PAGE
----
Veritas slowly gained recognition and in 1996 and 1997 was awarded the Trophy for Best Small Producer at the Barossa Wine Show and the Trophy for the Best Barossa Shiraz. In 2002 Veritas again won the Trophy for the Best Small Producer. More recently Veritas has been awarded twice in 2002 and 2003 the Trophy for the Best Semillon at the Barossa Wine Show. In 2002 Veritas were the makers of the top three pointed semillons at the Barossa Show and included the gold medal and trophy winning wine.

"2003 Rolf Binder Wines Grenache / Mourvedre / Shiraz Heinrich. From one of Australia’s finest winemakers, this wine stood out brilliantly for its precision, richness, complexity, and ageworthiness. In addition, some very good bargains are available from this talented producer!" -Robert Parker, "The change of name from Veritas to Rolf Binder came with the 50th anniversary of the winery, established by Rolf's and sister Christa Deans' parents. The growth in production and sales is due to the quality of the wines rather than the (hitherto) rather laid-back approach to marketing!" -James Halliday

Rolf Binder

Wine merchant Noel Young is based in Cambridge U.K. and holds a real passion for the Rhone varieties that matched Rolf's own. Most of the Magpie Estate's production are released into the English market with smaller parcels kept for Australia. The grapes used for Magpie wines are from spme of the better vineyards in South Australia as well as the estate's own. Noel likes more new oak than you would find in Rolf Binder's estate grown Veritas wines, and he takes the trip to Australia twice per year so that he and Rolf together can taste the various parcels of wine and agree on final blends for bottling.

The Magpie expression changes from label to label and this is done to poke fun at wine pretension. The range can vary from vintage to vintage and the following wines have been made over the last few years.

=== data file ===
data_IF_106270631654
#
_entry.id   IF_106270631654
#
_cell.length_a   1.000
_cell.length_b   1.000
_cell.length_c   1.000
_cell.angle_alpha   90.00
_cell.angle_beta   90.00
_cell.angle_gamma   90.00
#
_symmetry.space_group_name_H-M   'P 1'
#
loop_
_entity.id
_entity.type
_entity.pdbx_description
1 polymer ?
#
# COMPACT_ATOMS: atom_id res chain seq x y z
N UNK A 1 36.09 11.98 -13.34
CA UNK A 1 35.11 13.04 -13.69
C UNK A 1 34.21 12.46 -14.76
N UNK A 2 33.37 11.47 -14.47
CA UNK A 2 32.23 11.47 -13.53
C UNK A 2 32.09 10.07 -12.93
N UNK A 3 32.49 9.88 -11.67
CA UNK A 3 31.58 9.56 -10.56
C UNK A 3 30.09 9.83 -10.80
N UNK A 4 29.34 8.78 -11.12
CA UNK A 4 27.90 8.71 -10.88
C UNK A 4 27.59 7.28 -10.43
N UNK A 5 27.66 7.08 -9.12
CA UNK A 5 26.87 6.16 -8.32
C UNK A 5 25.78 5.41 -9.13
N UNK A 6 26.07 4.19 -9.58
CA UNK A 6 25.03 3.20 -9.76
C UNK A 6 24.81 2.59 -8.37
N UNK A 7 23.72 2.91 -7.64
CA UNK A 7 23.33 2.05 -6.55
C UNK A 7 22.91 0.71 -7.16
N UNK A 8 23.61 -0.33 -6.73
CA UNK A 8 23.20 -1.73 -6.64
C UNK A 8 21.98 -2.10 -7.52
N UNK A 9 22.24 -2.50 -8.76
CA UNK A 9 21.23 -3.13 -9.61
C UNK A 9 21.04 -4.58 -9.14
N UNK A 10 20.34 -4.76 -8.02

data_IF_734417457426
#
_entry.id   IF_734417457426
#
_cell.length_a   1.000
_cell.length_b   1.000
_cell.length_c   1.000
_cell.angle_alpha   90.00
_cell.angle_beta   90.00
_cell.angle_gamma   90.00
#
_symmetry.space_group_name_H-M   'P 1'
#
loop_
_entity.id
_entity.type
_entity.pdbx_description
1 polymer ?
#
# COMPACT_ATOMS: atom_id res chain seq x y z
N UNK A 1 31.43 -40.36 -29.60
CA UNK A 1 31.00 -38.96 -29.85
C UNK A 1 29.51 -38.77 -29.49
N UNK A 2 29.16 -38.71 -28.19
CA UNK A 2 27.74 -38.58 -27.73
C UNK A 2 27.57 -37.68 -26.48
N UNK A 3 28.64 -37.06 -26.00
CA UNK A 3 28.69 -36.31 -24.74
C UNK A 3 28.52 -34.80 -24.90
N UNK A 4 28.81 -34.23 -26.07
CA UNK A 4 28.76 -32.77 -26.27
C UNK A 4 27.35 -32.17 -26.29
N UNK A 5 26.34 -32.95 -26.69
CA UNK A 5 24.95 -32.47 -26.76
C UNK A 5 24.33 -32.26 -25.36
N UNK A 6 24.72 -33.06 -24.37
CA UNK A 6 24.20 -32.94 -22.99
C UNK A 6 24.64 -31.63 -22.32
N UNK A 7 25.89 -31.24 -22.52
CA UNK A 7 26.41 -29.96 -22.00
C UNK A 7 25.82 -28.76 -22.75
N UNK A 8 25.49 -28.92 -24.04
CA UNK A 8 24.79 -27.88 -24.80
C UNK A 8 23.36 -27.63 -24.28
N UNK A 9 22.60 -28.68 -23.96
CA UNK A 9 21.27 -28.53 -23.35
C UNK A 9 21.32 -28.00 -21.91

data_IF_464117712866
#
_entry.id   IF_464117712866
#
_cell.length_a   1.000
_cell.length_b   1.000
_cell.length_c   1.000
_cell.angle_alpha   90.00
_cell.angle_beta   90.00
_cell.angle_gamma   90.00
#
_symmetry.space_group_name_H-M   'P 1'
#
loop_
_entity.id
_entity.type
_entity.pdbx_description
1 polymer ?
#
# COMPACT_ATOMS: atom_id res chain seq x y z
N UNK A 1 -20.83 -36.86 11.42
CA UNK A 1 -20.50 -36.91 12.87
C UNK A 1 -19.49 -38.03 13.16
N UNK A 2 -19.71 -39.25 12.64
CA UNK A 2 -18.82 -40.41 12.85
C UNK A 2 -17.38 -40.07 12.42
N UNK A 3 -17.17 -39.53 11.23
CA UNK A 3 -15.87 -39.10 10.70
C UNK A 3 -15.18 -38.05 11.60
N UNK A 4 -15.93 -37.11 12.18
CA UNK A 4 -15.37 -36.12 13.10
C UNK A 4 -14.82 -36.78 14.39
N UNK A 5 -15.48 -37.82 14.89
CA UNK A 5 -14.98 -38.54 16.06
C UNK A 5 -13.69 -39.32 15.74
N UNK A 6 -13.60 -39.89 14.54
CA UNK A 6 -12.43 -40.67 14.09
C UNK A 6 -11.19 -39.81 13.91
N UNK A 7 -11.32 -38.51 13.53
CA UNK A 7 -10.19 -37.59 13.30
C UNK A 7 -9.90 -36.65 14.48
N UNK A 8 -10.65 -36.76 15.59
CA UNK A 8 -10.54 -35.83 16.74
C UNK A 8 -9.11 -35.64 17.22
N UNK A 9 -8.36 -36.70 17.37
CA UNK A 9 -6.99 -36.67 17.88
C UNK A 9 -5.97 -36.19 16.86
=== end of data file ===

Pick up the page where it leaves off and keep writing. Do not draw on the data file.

• Magpie Estate ‘The Thief’ Barossa Valley Mourvedre Grenache. The mouvedre (mataro) in the Veritas Bulls Blood is made from the heavy grape skin mat left over after the ‘free run’ juice is run off. Some of this juice which is light in colour, like a rose, but high in alcohol goes into ‘The Thief’. The Grenache can have a number of sources. The blend percentage varies but is around 50%-50%.
  • Magpie Estate ‘The Schnell’ Barossa Valley Grenache Shiraz. Sourced from a wide number of growers and in the case of the 2003 this numbered eight. A delicious early drinking style and while the varietal percentage will vary it is about 50%-50%.
  • Magpie Estate ‘The Fakir’ Barossa Valley Grenache. Sourced from a number of vineyards for the first few years but is now mostly sourced from James Mader vineyard that lies on the valley floor at Light Pass in the Northern Barossa Valley. The winemaking team at Magpie Estate like to keep their options open about the final blend.
  • Magpie Estate ‘The Sack’ Barossa Valley Shiraz. A wine designed to cellar. Sourced from many growers, a tonne here and a tonne there, from old school friends and a circle of closely knit growers.

Rolf Binder